SINGAPORE – Australia’s recent tensions with China have led more companies to consider diversifying into other parts of Asia – rather than focusing on China alone, said Australia and New Zealand Banking Group CEO Shayne Elliott.
ANZ – one of Australia’s biggest banks – has spoken with companies in Australia and New Zealand about opportunities in Asia, he told CNBC’s Will Koulouris on Thursday.
“One of our messages is: Asia is not just China. There is a big difference between opportunities in Japan, or Korea, or Singapore, or the Philippines or India, and we want to introduce people to that,” said Elliott.
Geopolitically, it opens people’s minds to be a little wiser about Asia’s multiple strategies, than just you know, choosing one place to do business.
Elliott said the latest developments have opened people’s minds to think more about their strategy in Asia.
“There are some good things about the issue recently. Geopolitically, it is opening people’s minds to be a little wiser about multiple strategies in Asia, than just you know, choosing one place to do business,” he told CNBC.
The CEO spoke with CNBC after release of the bank’s full year results, which reported full-year cash profit fell 42% to 3.76 billion Australian dollars. That’s better than the $ 3.51 billion Australian estimate, according to a Reuters poll.
Banks were under pressure as the Australian economy experienced its first recession in 30 years amid the coronavirus pandemic, and interest rates were at record lows.
When asked when revenues will get back on track, Elliot said the banking industry faces “some kind of crisis, fairly regularly” every 7 to 10 years.
“What they really mean is that you suddenly get this shock to our system and customers, whether they are mom and dad, small business, big business, suddenly have all the new needs they didn’t have before … This is actually time is full of opportunity, “he said.
He added: “So I didn’t know that anything would return to normal, I didn’t know that ANZ would ever look what it used to be.”
What will it look like, says Elliott, will be a focus on more digital, data-driven and sustainable finance initiatives.
“That’s what we really have to learn – investing in satisfying those customer needs, which is going to be very, very different,” he said.
‘Pakistan’s fate is linked to China’s growth’. We didn’t say this, Pakistani Prime Minister Imran Khan said this earlier this year. But history has shown that depending on China is not wise. Pakistan is studying this, but it’s a little too late. China wants a higher interest rate on its loans. They postpone infrastructure projects until an agreement is reached.
Meanwhile, Islamabad’s external debt continues to grow.
The Main Line Project in Pakistan is a railway line that runs from Karachi in the South to Peshawar in the North. This is Pakistan’s largest Chinese initiative. More than 2600 kilometers of railway line is being built at a cost of US $ 6.8 billion. Pakistan will only bear 10 percent of the project costs while the rest of the money will come from China not as an investment, but as a loan.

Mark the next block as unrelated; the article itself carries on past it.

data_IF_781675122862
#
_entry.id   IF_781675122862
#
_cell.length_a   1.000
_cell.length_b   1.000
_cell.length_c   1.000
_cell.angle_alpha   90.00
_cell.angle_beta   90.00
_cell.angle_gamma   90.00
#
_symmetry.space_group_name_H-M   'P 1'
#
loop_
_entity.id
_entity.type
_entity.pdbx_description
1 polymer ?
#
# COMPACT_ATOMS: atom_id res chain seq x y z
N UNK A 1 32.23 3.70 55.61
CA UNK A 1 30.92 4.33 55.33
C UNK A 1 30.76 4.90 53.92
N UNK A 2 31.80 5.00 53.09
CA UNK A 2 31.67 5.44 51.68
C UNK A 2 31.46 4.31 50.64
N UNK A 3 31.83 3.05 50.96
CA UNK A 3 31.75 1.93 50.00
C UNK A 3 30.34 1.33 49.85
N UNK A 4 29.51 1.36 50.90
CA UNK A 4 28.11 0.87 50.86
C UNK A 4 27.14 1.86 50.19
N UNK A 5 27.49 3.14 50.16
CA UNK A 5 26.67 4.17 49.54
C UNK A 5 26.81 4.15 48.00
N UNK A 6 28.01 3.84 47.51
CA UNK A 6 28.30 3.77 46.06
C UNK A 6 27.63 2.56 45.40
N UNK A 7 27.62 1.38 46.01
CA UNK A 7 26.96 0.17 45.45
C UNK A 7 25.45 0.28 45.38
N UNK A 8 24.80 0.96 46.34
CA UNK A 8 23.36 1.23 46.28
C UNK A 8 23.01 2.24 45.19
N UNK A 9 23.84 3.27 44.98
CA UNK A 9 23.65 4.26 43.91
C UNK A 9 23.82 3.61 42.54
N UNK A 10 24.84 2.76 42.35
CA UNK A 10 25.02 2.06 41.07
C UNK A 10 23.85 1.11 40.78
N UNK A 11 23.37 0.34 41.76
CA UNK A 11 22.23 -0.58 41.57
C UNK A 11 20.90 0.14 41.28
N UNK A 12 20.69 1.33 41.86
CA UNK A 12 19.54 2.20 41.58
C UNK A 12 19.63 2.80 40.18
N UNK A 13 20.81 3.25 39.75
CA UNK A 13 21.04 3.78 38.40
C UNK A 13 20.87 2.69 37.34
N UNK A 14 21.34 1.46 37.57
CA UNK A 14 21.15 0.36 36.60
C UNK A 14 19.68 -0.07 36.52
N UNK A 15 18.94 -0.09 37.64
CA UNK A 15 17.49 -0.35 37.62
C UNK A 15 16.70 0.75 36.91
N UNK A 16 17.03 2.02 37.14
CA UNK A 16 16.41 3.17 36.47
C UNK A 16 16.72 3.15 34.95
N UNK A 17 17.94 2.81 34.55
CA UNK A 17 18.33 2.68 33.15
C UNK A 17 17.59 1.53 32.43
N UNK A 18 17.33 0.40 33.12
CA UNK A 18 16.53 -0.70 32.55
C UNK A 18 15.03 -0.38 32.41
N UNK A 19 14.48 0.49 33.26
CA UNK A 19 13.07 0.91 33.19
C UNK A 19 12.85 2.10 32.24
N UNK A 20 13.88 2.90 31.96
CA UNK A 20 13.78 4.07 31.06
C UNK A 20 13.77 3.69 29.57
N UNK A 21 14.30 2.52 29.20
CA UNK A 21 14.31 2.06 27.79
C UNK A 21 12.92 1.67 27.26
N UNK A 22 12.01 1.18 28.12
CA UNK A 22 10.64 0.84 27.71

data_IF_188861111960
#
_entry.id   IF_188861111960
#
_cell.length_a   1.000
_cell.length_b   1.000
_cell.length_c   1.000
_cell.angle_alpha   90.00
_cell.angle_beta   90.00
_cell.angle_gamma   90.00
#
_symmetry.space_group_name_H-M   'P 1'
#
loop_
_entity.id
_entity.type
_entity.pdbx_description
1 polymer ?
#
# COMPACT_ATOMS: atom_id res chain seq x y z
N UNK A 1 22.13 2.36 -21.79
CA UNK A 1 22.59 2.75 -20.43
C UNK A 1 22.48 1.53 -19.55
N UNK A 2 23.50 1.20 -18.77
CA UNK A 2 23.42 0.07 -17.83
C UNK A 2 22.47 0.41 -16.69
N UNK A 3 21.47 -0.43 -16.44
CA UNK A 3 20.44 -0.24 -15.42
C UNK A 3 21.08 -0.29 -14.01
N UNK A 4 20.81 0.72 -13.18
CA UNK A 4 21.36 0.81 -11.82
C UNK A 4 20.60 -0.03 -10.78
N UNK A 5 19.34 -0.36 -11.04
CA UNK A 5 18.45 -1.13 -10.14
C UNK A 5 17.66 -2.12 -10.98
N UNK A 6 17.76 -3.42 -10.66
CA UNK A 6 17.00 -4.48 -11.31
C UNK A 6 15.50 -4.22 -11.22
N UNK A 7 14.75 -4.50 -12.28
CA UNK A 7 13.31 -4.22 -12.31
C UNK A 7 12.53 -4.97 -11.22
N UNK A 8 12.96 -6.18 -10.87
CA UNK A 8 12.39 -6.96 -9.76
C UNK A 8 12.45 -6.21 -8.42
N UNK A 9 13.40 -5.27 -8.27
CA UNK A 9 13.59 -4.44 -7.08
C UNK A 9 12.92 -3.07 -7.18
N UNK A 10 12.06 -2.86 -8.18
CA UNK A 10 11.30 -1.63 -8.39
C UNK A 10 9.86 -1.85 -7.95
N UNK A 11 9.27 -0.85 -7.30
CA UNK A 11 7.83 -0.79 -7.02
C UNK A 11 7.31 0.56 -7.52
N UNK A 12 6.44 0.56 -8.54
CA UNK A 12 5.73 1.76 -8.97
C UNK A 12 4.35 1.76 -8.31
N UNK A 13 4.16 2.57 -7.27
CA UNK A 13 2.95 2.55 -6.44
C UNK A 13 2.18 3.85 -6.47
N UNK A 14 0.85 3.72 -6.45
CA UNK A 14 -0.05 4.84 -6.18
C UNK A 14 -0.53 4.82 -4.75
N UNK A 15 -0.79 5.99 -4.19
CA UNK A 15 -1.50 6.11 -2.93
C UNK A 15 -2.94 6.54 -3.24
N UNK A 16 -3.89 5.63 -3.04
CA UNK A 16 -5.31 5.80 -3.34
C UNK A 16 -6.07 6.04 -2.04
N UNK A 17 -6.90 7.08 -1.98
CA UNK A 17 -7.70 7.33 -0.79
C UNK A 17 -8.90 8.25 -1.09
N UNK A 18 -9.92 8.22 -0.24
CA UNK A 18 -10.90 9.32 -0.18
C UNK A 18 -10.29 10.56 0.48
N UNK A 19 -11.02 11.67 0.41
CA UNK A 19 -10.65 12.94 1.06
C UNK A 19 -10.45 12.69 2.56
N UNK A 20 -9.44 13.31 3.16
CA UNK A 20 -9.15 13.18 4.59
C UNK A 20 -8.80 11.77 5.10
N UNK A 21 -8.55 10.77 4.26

Pakistan wants to pay 1 percent interest on this loan. But China played hard and was forced to delay tactics. This project is a classic example of the Chinese way of working.
Refusing to fund its weather-resistant allies is bad optics. Agreeing to a bad deal is bad economy.
So what is China doing?
Squeeze Pakistan until it offers better terms.
And China can be very successful here because Pakistan’s rail network is a mess. It desperately needs a project to succeed. Pakistan’s Ministry of Railways claims the initiative will create 1,50,000 jobs. These estimates are not realistic but Main Line 1 is expected to improve transportation. Especially cargo transportation.
The restrictions are scheduled to start in January 2021. But because China does not agree with Pakistan’s proposal, phase-1 is expected to be postponed. Shaken under pressure from borrowers, Pakistan has approached the G-20. It has received $ 3.2 billion in aid. This offers Islamabad room to negotiate with Beijing.
But if China refuses to budge, can Pakistan get more loans? Western countries are hesitant to lend to Pakistan. They worry that their money will be used to repay Chinese loans. So there is a possibility that Pakistan will agree to a deal that doesn’t benefit Beijing. This is the first step in what is called the debt trap.
But China can lay this trap without worry because the Prime Minister of Pakistan has hinted at it. Imran Khan admitted this year that his country’s wealth was linked to China’s growth.
2020 marks 5 years of the China-Pakistan economic corridor. Less than 30 percent of projects have been completed. 40 percent of all energy projects run on coal turning Pakistan into a pollution hub. CPEC is supposed to industrialize Pakistan, turning it into a manufacturing hub.
On the other hand, the economic zone is empty. Only one Special Economic Zone in Gwadar is operating.
This episode is a lesson for all countries that are fighting over Chinese funds. This fund has one purpose, to set a debt trap.